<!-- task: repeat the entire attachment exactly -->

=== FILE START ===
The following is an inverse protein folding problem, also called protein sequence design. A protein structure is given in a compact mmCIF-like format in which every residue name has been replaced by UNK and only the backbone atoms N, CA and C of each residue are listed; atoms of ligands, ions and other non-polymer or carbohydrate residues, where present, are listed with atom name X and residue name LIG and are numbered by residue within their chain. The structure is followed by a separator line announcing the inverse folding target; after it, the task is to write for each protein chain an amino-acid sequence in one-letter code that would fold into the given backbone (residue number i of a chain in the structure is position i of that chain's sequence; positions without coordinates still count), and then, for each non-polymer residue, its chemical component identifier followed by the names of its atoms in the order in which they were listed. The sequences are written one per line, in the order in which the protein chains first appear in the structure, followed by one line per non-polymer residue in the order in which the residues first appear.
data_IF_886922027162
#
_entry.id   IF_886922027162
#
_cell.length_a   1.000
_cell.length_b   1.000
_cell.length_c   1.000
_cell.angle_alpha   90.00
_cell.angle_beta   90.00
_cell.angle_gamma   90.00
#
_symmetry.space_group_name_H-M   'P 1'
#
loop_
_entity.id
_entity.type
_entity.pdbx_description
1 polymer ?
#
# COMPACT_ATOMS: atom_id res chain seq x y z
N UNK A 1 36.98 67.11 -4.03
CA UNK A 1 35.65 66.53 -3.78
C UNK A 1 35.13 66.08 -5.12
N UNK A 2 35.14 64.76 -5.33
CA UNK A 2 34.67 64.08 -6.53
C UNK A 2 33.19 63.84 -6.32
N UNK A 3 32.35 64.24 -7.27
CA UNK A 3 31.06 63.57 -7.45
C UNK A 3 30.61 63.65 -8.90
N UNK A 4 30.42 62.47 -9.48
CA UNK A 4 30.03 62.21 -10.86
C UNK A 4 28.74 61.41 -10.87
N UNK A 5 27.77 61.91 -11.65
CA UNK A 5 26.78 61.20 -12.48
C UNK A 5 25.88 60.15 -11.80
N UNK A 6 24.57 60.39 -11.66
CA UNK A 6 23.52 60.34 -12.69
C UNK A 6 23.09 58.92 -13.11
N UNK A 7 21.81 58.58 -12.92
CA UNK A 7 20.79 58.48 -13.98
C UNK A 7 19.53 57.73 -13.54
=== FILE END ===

The following is an inverse protein folding problem, also called protein sequence design. A protein structure is given in a compact mmCIF-like format in which every residue name has been replaced by UNK and only the backbone atoms N, CA and C of each residue are listed; atoms of ligands, ions and other non-polymer or carbohydrate residues, where present, are listed with atom name X and residue name LIG and are numbered by residue within their chain. The structure is followed by a separator line announcing the inverse folding target; after it, the task is to write for each protein chain an amino-acid sequence in one-letter code that would fold into the given backbone (residue number i of a chain in the structure is position i of that chain's sequence; positions without coordinates still count), and then, for each non-polymer residue, its chemical component identifier followed by the names of its atoms in the order in which they were listed. The sequences are written one per line, in the order in which the protein chains first appear in the structure, followed by one line per non-polymer residue in the order in which the residues first appear.
data_IF_886922027162
#
_entry.id   IF_886922027162
#
_cell.length_a   1.000
_cell.length_b   1.000
_cell.length_c   1.000
_cell.angle_alpha   90.00
_cell.angle_beta   90.00
_cell.angle_gamma   90.00
#
_symmetry.space_group_name_H-M   'P 1'
#
loop_
_entity.id
_entity.type
_entity.pdbx_description
1 polymer ?
#
# COMPACT_ATOMS: atom_id res chain seq x y z
N UNK A 1 36.98 67.11 -4.03
CA UNK A 1 35.65 66.53 -3.78
C UNK A 1 35.13 66.08 -5.12
N UNK A 2 35.14 64.76 -5.33
CA UNK A 2 34.67 64.08 -6.53
C UNK A 2 33.19 63.84 -6.32
N UNK A 3 32.35 64.24 -7.27
CA UNK A 3 31.06 63.57 -7.45
C UNK A 3 30.61 63.65 -8.90
N UNK A 4 30.42 62.47 -9.48
CA UNK A 4 30.03 62.21 -10.86
C UNK A 4 28.74 61.41 -10.87
N UNK A 5 27.77 61.91 -11.65
CA UNK A 5 26.78 61.20 -12.48
C UNK A 5 25.88 60.15 -11.80
N UNK A 6 24.57 60.39 -11.66
CA UNK A 6 23.52 60.34 -12.69
C UNK A 6 23.09 58.92 -13.11
N UNK A 7 21.81 58.58 -12.92
CA UNK A 7 20.79 58.48 -13.98
C UNK A 7 19.53 57.73 -13.54